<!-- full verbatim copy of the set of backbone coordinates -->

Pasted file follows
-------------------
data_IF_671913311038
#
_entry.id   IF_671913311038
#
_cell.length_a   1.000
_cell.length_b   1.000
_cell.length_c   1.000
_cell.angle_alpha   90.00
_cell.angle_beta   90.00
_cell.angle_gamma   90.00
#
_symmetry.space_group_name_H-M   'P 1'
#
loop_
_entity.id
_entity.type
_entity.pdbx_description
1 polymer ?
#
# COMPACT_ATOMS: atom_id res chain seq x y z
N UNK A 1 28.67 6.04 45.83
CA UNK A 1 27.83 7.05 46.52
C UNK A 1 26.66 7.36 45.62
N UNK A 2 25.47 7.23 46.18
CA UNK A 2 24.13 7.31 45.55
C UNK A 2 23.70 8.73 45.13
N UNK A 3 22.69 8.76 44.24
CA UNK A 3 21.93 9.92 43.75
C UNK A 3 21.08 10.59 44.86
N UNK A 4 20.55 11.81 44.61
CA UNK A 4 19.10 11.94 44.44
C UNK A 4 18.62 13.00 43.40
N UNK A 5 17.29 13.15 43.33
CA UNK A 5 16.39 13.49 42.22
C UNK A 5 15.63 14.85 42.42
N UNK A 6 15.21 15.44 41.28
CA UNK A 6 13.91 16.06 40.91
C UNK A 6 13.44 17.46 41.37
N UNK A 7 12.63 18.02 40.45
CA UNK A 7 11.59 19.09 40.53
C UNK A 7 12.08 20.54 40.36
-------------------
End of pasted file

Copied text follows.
data_IF_671913311038
#
_entry.id   IF_671913311038
#
_cell.length_a   1.000
_cell.length_b   1.000
_cell.length_c   1.000
_cell.angle_alpha   90.00
_cell.angle_beta   90.00
_cell.angle_gamma   90.00
#
_symmetry.space_group_name_H-M   'P 1'
#
loop_
_entity.id
_entity.type
_entity.pdbx_description
1 polymer ?
#
# COMPACT_ATOMS: atom_id res chain seq x y z
N UNK A 1 28.67 6.04 45.83
CA UNK A 1 27.83 7.05 46.52
C UNK A 1 26.66 7.36 45.62
N UNK A 2 25.47 7.23 46.18
CA UNK A 2 24.13 7.31 45.55
C UNK A 2 23.70 8.73 45.13
N UNK A 3 22.69 8.76 44.24
CA UNK A 3 21.93 9.92 43.75
C UNK A 3 21.08 10.59 44.86
N UNK A 4 20.55 11.81 44.61
CA UNK A 4 19.10 11.94 44.44
C UNK A 4 18.62 13.00 43.40
N UNK A 5 17.29 13.15 43.33
CA UNK A 5 16.39 13.49 42.22
C UNK A 5 15.63 14.85 42.42
N UNK A 6 15.21 15.44 41.28
CA UNK A 6 13.91 16.06 40.91
C UNK A 6 13.44 17.46 41.37
N UNK A 7 12.63 18.02 40.45
CA UNK A 7 11.59 19.09 40.53
C UNK A 7 12.08 20.54 40.36